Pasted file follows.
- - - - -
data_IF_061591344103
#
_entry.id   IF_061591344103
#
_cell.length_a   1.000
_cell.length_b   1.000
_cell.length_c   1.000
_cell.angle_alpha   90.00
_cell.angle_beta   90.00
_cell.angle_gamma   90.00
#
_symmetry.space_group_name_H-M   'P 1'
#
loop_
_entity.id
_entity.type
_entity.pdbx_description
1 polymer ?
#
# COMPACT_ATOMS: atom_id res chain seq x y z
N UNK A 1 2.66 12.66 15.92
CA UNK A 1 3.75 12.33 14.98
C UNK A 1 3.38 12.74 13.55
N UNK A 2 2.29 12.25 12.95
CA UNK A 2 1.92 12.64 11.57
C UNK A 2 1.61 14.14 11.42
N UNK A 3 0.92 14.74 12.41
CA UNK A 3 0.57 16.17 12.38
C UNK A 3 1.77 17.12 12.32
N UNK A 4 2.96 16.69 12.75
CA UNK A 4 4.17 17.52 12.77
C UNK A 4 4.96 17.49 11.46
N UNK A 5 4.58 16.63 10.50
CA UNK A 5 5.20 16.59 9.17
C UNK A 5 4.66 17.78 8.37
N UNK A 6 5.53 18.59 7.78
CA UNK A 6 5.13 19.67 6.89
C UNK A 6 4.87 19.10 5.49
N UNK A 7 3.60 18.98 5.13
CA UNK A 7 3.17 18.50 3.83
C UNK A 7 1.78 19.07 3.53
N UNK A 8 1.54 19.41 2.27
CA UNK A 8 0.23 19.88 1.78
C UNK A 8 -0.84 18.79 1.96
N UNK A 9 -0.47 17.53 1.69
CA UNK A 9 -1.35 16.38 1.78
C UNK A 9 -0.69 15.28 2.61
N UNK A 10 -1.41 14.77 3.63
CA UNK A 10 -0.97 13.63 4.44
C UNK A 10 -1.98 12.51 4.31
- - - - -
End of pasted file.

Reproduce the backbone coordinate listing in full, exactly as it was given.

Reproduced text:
data_IF_061591344103
#
_entry.id   IF_061591344103
#
_cell.length_a   1.000
_cell.length_b   1.000
_cell.length_c   1.000
_cell.angle_alpha   90.00
_cell.angle_beta   90.00
_cell.angle_gamma   90.00
#
_symmetry.space_group_name_H-M   'P 1'
#
loop_
_entity.id
_entity.type
_entity.pdbx_description
1 polymer ?
#
# COMPACT_ATOMS: atom_id res chain seq x y z
N UNK A 1 2.66 12.66 15.92
CA UNK A 1 3.75 12.33 14.98
C UNK A 1 3.38 12.74 13.55
N UNK A 2 2.29 12.25 12.95
CA UNK A 2 1.92 12.64 11.57
C UNK A 2 1.61 14.14 11.42
N UNK A 3 0.92 14.74 12.41
CA UNK A 3 0.57 16.17 12.38
C UNK A 3 1.77 17.12 12.32
N UNK A 4 2.96 16.69 12.75
CA UNK A 4 4.17 17.52 12.77
C UNK A 4 4.96 17.49 11.46
N UNK A 5 4.58 16.63 10.50
CA UNK A 5 5.20 16.59 9.17
C UNK A 5 4.66 17.78 8.37
N UNK A 6 5.53 18.59 7.78
CA UNK A 6 5.13 19.67 6.89
C UNK A 6 4.87 19.10 5.49
N UNK A 7 3.60 18.98 5.13
CA UNK A 7 3.17 18.50 3.83
C UNK A 7 1.78 19.07 3.53
N UNK A 8 1.54 19.41 2.27
CA UNK A 8 0.23 19.88 1.78
C UNK A 8 -0.84 18.79 1.96
N UNK A 9 -0.47 17.53 1.69
CA UNK A 9 -1.35 16.38 1.78
C UNK A 9 -0.69 15.28 2.61
N UNK A 10 -1.41 14.77 3.63
CA UNK A 10 -0.97 13.63 4.44
C UNK A 10 -1.98 12.51 4.31